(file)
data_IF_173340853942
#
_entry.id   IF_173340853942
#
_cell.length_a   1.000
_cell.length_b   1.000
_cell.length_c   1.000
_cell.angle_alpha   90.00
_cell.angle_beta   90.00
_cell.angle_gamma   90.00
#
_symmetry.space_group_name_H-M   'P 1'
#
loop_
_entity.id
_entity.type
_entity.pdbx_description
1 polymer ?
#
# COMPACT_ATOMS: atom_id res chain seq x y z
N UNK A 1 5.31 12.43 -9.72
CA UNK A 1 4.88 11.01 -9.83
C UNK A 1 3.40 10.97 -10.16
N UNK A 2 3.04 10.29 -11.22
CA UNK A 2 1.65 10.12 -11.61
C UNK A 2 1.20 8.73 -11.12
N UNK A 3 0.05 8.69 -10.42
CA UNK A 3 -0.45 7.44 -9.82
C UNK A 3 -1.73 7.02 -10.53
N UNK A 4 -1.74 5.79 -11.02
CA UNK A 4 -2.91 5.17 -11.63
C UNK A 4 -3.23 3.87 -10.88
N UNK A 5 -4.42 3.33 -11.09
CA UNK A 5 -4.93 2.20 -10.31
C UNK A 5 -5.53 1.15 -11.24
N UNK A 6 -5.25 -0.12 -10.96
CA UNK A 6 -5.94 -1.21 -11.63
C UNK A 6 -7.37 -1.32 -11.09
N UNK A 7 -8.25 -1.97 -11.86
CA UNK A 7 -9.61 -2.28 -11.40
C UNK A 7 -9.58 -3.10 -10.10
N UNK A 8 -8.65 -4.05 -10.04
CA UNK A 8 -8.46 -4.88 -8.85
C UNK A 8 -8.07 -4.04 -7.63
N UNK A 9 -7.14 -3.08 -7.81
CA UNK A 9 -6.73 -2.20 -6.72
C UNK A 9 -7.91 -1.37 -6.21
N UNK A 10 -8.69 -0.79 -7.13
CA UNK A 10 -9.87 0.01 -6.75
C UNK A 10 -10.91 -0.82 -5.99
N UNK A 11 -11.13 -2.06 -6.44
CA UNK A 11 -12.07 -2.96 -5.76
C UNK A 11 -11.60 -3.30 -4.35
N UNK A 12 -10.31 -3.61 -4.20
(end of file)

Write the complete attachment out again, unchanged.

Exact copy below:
data_IF_173340853942
#
_entry.id   IF_173340853942
#
_cell.length_a   1.000
_cell.length_b   1.000
_cell.length_c   1.000
_cell.angle_alpha   90.00
_cell.angle_beta   90.00
_cell.angle_gamma   90.00
#
_symmetry.space_group_name_H-M   'P 1'
#
loop_
_entity.id
_entity.type
_entity.pdbx_description
1 polymer ?
#
# COMPACT_ATOMS: atom_id res chain seq x y z
N UNK A 1 5.31 12.43 -9.72
CA UNK A 1 4.88 11.01 -9.83
C UNK A 1 3.40 10.97 -10.16
N UNK A 2 3.04 10.29 -11.22
CA UNK A 2 1.65 10.12 -11.61
C UNK A 2 1.20 8.73 -11.12
N UNK A 3 0.05 8.69 -10.42
CA UNK A 3 -0.45 7.44 -9.82
C UNK A 3 -1.73 7.02 -10.53
N UNK A 4 -1.74 5.79 -11.02
CA UNK A 4 -2.91 5.17 -11.63
C UNK A 4 -3.23 3.87 -10.88
N UNK A 5 -4.42 3.33 -11.09
CA UNK A 5 -4.93 2.20 -10.31
C UNK A 5 -5.53 1.15 -11.24
N UNK A 6 -5.25 -0.12 -10.96
CA UNK A 6 -5.94 -1.21 -11.63
C UNK A 6 -7.37 -1.32 -11.09
N UNK A 7 -8.25 -1.97 -11.86
CA UNK A 7 -9.61 -2.28 -11.40
C UNK A 7 -9.58 -3.10 -10.10
N UNK A 8 -8.65 -4.05 -10.04
CA UNK A 8 -8.46 -4.88 -8.85
C UNK A 8 -8.07 -4.04 -7.63
N UNK A 9 -7.14 -3.08 -7.81
CA UNK A 9 -6.73 -2.20 -6.72
C UNK A 9 -7.91 -1.37 -6.21
N UNK A 10 -8.69 -0.79 -7.13
CA UNK A 10 -9.87 0.01 -6.75
C UNK A 10 -10.91 -0.82 -5.99
N UNK A 11 -11.13 -2.06 -6.44
CA UNK A 11 -12.07 -2.96 -5.76
C UNK A 11 -11.60 -3.30 -4.35
N UNK A 12 -10.31 -3.61 -4.20